At some point, though, proponents of alternate theories about Khan Shaykhun are going to have to produce some evidence of their own, something more than “I’m hearing from sources” or “this satellite image looks like something else to me.” Because even if they’re right, and Assad wasn’t responsible for this attack, it doesn’t mean much if they can’t at least sway public opinion in their direction. And if international investigations start to determine that Assad did it, that’s going to become much harder to do. It’s one thing to question the veracity of anything that comes out of the Trump administration, but if, say, the Organization for the Prohibition of Chemical Weapons investigation comes back with a finding that Assad was responsible, then that’s harder to simply dismiss out of hand.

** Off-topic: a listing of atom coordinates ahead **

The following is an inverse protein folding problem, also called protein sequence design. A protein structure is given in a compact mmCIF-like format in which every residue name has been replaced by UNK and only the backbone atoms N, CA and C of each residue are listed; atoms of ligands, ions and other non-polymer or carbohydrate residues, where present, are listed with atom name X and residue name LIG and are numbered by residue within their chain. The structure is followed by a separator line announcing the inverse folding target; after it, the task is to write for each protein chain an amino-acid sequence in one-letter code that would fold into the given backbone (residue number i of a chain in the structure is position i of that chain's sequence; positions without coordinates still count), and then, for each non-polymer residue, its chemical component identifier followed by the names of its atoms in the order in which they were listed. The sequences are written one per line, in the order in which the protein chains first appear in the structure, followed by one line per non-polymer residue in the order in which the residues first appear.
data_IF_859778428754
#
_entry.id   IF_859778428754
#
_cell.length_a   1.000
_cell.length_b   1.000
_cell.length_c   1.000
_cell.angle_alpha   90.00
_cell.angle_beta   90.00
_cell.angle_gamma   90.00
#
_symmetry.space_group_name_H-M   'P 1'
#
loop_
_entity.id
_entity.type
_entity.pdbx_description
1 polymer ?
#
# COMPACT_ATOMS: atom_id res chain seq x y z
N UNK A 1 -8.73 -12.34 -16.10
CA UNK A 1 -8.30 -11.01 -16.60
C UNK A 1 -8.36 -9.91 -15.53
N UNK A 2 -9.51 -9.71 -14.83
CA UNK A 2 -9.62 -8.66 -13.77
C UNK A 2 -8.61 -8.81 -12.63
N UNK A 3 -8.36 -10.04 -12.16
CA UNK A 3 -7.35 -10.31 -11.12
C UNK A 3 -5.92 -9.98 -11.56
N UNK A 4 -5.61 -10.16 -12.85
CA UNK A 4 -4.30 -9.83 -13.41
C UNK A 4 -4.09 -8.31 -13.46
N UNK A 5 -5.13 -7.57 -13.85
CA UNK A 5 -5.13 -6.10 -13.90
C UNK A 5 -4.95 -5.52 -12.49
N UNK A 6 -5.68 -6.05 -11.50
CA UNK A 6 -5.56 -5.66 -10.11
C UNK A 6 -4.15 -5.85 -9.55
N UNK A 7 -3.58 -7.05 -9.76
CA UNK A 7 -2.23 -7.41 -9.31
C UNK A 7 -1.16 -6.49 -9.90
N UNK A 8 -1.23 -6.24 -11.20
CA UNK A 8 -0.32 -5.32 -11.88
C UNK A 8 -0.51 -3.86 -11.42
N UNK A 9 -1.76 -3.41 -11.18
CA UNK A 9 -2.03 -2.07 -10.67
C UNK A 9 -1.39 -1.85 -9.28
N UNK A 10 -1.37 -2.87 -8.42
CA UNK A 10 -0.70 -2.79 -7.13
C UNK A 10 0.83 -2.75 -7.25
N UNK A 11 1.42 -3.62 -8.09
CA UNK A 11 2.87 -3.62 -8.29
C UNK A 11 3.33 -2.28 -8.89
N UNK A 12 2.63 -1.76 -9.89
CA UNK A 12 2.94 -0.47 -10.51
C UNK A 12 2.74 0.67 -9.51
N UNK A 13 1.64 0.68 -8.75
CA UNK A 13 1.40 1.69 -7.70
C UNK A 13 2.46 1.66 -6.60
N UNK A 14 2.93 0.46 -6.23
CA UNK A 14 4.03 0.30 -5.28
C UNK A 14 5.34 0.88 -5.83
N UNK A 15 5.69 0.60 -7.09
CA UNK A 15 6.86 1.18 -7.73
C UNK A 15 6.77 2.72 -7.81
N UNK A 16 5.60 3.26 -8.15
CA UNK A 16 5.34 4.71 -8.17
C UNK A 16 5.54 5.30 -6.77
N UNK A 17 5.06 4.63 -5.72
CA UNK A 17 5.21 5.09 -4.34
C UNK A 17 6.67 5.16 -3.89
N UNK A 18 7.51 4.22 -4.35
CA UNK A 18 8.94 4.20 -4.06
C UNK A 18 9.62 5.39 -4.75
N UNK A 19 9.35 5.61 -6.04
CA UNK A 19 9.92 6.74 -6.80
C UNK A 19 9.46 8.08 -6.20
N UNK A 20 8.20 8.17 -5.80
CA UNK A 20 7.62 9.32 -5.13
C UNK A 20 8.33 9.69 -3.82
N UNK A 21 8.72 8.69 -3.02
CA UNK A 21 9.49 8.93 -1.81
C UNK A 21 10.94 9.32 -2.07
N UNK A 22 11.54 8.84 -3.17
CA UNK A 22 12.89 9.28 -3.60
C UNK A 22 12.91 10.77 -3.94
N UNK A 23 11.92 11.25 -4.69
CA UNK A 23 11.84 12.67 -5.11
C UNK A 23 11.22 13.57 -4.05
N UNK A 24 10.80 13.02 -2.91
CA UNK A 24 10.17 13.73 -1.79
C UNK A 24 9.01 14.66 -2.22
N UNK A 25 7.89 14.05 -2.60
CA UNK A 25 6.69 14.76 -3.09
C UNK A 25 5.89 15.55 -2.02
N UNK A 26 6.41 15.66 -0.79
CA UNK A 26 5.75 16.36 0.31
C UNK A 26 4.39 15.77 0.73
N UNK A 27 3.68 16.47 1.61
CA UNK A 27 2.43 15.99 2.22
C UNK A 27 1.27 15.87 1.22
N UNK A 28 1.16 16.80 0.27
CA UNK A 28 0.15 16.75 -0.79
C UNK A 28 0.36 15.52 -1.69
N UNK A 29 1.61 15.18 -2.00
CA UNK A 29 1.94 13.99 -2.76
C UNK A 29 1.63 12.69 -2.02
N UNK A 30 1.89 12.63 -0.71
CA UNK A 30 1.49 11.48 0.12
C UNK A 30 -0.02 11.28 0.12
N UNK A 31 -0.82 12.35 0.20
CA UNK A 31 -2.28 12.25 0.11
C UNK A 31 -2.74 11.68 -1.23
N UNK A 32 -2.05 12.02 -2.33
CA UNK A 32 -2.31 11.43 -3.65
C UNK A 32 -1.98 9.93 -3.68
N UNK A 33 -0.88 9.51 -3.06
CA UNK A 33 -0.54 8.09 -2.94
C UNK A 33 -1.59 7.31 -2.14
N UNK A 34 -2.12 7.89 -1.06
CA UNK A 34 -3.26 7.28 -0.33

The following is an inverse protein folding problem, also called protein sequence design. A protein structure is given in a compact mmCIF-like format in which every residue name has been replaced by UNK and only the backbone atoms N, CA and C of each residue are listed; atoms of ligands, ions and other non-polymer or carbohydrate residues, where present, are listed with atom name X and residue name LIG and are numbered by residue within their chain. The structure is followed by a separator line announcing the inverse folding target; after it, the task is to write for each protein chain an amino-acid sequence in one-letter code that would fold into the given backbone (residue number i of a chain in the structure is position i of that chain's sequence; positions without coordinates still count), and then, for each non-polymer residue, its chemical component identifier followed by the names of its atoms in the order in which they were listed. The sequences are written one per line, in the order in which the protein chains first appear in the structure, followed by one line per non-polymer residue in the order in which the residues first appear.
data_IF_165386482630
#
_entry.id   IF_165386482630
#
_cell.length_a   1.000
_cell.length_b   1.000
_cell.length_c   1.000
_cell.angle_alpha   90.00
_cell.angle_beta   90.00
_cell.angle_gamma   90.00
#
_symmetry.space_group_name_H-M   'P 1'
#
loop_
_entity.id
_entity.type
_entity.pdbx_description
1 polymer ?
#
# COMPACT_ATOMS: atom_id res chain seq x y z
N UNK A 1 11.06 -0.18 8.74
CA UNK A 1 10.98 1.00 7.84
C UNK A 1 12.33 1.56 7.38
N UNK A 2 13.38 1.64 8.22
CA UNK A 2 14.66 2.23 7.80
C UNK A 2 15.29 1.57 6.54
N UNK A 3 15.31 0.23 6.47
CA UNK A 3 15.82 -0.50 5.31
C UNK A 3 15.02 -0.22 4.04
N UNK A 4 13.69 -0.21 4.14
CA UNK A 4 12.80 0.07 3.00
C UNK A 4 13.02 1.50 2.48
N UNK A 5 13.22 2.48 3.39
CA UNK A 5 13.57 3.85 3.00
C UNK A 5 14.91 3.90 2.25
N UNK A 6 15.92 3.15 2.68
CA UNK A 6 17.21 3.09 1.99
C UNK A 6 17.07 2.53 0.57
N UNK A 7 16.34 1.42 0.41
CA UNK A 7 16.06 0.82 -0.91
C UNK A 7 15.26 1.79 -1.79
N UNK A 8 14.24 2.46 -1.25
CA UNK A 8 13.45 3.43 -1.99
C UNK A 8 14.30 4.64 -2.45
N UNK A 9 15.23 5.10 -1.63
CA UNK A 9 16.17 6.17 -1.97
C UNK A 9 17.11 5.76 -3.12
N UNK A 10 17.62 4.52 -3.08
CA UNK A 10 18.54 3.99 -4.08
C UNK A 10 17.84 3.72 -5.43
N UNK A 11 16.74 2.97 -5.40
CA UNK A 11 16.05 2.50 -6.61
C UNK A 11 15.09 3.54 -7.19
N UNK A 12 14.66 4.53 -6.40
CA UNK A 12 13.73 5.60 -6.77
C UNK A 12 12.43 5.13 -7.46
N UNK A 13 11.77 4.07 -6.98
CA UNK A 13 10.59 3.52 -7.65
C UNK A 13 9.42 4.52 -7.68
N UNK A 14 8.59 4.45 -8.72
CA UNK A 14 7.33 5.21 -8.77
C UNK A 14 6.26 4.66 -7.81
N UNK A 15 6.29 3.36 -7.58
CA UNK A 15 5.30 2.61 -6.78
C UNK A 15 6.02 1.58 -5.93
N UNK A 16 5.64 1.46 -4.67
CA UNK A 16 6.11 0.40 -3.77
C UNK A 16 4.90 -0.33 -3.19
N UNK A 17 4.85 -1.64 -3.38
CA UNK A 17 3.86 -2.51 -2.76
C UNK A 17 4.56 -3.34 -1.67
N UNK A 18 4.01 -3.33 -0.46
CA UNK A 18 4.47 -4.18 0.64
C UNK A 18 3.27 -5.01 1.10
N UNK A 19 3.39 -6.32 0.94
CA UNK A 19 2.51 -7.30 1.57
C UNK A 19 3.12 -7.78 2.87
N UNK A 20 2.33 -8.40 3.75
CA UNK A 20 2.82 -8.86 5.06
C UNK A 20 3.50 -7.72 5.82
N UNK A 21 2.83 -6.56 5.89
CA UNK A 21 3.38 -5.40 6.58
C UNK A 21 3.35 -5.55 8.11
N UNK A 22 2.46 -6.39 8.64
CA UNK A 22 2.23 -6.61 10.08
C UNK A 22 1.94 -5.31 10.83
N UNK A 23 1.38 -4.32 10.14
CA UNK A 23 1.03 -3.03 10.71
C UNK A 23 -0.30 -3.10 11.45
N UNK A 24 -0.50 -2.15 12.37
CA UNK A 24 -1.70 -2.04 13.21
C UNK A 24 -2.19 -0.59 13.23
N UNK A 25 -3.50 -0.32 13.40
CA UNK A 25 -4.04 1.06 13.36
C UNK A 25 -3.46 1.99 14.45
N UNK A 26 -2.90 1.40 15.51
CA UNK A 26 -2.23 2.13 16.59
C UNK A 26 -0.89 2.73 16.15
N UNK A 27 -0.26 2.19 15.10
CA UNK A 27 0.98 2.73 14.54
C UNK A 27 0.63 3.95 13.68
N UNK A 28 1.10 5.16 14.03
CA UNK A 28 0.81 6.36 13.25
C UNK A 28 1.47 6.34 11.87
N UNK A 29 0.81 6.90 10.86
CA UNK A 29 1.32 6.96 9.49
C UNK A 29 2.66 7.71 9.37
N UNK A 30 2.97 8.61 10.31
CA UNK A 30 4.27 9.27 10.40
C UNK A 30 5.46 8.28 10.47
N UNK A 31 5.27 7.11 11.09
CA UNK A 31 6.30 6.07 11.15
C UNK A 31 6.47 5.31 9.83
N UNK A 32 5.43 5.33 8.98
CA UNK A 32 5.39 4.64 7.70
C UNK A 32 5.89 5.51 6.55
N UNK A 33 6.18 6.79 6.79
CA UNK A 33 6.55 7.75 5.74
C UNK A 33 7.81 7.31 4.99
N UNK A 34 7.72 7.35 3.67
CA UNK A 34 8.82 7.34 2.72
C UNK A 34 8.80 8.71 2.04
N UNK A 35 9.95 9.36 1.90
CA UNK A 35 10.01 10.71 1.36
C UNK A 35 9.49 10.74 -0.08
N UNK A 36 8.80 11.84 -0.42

On the other hand, the OPCW investigation hasn’t come back yet, and if your argument is that America should have at least waited for that before commencing air strikes, well, I think you’re probably right. There’s also a strong case to be made that our media should be giving more–or at least some–attention to credible people who are questioning the “Assad Did It” narrative. And there’s also some merit to what Peter Ford, former UK ambassador to Syria, said hereContinue reading

Conflict update: March 9 2017


It’s very early to draw conclusions, particularly considering the current circumstances in Iraq, but it’s starting to look like when Donald Trump said he was going to “bomb the shit out of them,” that was another thing that people were right to take literally. And, apparently, “them” in that phrase meant, well, pretty much everybody: